With events and awards taking the limelight for the last few months, I haven’t had a chance to simply highlight some of the most interesting audiobooks we’ve recently reviewed. A classic “Robin picks a quirky group of audiobooks” roundup follows.
Mother’s Day approaches this weekend, so “mothers” seems like a good theme to start with. Three recent Earphones Award-winning audiobooks give us some different ways of thinking about one iconic mother, Former First Lady Barbara Bush—THE MATRIARCH—and the many Jewish mothers who are portrayed in AMERICA’S JEWISH WOMEN. My third choice in the group is Melinda Gates’s new memoir THE MOMENT OF LIFT, not just because this audiobook inspires, but also particularly because of her views on service and giving back—see the video below. That’s certainly a purpose wholly shared by Mrs. Bush as well as by 19th-century philanthropist Rebecca Gratz, who is profiled in AMERICA’S JEWISH WOMEN.
In selecting these biographies, I was also stuck by the excellent audiobook history titles recently published—and getting high marks from our reviewers. David McCullough’s THE PIONEERS, with an excellent narration by John Bedford Lloyd, is getting a lot of attention from us—in newsletters and an upcoming podcast episode. AudioFile reviewer David Walton says it’s “a feast for the ear, the mind, and the heart.”
Harvard professor and PBS regular Henry Louis Gates, Jr., offers a complex history of black identity in a racist America. The audiobook is carefully and effectively narrated by Dominic Hoffman. Hearing STONY THE ROAD makes this social and intellectual history accessible in a way the print edition might not be. I’m also seeing several new audiobooks leading up to the 50th Anniversary of the first lunar landing, and Douglas Brinkley’s MOONSHOT: John F. Kennedy and The Great Space Race is a welcome addition. We’ve highlighted several recent history audiobooks, but David Treuer’s THE HEARTBEAT OF WOUNDED KNEE is also worth your listening time. Podcast contributor Jonathan Smith talked about this carefully researched history and collection of first-person accounts of indigenous people of North America in one of our 4-minute podcast episodes.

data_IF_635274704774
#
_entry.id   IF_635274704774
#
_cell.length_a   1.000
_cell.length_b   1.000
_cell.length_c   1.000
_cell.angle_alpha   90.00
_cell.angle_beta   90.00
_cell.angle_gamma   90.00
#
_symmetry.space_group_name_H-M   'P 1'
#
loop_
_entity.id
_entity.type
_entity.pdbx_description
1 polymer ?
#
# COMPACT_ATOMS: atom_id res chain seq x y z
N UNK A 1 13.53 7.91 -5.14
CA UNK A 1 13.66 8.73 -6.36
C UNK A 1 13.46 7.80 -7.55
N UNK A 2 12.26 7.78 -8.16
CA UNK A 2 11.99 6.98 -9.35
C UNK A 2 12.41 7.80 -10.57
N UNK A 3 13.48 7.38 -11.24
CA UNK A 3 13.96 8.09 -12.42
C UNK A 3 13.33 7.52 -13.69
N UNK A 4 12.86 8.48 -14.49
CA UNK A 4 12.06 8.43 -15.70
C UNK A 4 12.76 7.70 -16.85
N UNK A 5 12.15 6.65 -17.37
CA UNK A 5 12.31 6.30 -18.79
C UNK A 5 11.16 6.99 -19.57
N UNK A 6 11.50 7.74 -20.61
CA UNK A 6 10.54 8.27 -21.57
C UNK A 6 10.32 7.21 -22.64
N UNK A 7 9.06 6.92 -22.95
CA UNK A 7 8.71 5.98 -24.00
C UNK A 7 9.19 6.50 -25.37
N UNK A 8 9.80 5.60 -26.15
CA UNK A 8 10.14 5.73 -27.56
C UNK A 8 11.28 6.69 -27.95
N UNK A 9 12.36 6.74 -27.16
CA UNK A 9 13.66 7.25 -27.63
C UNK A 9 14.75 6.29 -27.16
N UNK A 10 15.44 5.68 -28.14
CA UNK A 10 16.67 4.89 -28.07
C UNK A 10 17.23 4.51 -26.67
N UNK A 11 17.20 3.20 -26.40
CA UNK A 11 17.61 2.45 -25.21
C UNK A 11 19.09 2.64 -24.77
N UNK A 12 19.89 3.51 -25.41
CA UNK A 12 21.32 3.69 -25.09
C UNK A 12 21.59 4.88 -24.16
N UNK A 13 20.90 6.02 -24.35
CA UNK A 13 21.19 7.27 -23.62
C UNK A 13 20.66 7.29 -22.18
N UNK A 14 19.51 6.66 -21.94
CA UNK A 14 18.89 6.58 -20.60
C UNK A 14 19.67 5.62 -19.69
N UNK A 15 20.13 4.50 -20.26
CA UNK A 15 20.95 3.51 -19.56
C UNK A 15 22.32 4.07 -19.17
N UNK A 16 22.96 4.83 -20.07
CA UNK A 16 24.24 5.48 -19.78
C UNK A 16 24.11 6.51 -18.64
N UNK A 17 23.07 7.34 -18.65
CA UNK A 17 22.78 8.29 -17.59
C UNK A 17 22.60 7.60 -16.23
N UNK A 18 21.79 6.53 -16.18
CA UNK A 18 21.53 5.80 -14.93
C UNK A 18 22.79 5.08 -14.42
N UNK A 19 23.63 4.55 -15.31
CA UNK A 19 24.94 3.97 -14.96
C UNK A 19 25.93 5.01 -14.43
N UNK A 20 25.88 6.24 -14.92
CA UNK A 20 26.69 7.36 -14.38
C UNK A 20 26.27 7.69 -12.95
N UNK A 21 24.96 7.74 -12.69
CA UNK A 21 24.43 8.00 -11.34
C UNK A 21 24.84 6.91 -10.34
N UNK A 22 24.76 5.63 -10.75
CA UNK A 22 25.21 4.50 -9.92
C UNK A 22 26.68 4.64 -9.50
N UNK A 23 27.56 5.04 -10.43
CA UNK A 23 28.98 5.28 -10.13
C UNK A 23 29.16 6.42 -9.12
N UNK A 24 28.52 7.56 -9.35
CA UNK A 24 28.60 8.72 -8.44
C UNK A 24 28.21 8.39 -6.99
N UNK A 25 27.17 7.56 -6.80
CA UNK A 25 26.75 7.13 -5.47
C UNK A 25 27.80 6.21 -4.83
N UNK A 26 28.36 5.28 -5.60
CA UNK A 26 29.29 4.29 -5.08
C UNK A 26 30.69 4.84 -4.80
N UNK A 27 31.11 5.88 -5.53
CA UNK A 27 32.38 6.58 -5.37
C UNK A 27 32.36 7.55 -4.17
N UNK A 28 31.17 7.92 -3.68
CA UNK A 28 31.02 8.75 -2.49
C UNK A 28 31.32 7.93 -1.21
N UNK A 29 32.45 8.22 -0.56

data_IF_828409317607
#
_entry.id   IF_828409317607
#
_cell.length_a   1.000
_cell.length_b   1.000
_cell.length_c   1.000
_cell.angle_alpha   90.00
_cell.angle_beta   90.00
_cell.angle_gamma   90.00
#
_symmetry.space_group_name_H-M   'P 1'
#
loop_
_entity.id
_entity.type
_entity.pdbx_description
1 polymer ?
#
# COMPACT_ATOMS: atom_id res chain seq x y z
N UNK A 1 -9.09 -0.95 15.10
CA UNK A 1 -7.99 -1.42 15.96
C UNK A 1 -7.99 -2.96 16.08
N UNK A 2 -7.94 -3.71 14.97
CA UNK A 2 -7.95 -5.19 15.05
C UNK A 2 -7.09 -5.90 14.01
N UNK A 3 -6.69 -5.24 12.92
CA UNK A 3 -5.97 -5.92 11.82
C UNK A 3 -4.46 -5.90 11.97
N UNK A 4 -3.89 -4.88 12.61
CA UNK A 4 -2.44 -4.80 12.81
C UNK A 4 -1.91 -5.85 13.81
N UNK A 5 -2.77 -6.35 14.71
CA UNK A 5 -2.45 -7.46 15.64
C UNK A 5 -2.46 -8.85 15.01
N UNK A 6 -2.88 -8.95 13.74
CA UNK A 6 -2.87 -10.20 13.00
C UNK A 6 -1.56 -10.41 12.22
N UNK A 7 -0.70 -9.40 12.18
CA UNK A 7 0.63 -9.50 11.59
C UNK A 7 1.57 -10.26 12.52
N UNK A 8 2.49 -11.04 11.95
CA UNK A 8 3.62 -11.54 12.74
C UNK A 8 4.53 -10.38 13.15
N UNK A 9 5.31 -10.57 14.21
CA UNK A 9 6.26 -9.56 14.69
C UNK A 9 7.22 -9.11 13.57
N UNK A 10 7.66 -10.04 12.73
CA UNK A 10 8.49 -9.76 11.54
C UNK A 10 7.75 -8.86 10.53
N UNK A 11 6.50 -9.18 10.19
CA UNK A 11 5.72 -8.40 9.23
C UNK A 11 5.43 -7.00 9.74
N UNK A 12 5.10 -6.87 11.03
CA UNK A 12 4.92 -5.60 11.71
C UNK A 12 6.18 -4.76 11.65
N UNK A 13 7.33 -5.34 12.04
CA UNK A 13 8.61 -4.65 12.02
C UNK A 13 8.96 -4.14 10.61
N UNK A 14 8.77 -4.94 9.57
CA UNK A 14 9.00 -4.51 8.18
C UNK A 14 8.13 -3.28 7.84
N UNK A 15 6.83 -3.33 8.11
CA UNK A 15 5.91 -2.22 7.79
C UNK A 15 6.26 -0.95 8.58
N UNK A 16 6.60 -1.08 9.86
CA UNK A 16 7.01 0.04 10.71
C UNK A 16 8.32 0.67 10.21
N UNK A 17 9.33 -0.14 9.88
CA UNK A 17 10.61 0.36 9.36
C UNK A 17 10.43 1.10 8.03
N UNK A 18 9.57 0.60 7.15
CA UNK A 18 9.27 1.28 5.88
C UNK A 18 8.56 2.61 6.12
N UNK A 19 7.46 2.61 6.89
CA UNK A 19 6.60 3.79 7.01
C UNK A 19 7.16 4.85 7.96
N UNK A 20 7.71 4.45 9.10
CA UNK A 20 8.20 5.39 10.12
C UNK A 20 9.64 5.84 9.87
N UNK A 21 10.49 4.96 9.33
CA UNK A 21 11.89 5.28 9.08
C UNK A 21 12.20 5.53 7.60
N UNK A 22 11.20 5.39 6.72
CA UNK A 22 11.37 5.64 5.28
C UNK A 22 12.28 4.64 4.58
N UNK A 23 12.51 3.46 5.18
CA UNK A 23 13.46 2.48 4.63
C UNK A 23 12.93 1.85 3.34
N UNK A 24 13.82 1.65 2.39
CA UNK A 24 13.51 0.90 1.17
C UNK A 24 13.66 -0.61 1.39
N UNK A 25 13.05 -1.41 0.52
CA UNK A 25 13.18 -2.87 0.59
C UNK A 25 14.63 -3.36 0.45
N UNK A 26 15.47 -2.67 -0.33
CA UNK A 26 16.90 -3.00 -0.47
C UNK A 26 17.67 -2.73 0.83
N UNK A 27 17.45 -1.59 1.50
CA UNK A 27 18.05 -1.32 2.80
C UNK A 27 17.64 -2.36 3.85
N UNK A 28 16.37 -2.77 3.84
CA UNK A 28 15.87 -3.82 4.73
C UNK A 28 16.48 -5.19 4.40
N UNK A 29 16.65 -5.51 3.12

My final array of recommendations this week looks at some audiobooks that profile contemporary activism—from a meditation on the U.S. justice system to the exposure of sexual harassment in the military to fighting for LBGTQ rights. All are presented by the authors themselves.
Preet Bharara, former U.S. Attorney for the Southern District of New York, narrates his DOING JUSTICE: A Prosecutor’s Thoughts on Crime, Punishment, and the Rule of Law with a clear prosecutor’s delivery. Anuradha Bhagwati is a former U.S. Marine Captain whose memoir covers her personal life and military career and her subsequent dedication to fighting the military’s culture of gender discrimination and sexual abuse. UNBECOMING: A Memoir of Disobedience is both shocking and heartbreaking—and hearing it is a powerful experience. To come full circle to mothers, I recommend Dustin Lance Black’s MAMA’S BOY: A Story from Our Americas. Black is the Oscar-winning screenwriter (Milk) and LBGTQ rights activist whose storytelling gifts are evident in this Earphones Award-winning memoir. AudioFile reviewer Julie Thompson notes, “Mother and son’s powerful connection, forged through a lifetime of shared experiences and love, forms the heart of Black’s memoir.”
Random end notes: I wrote about Mrs. Bush’s passion for audiobooks—”Barbara Bush Loved Audiobooks“—just a year ago on this blog, in April 2018. Before titling this post “Mothers & Others,” I checked for references and found that anthropologist Sarah Blaffer Hrdy wrote an exploration of the connection of our evolutionary ancestors to modern parenting, MOTHERS AND OTHERS. This “Nova” interview tells more: “The Evolution of Motherhood.”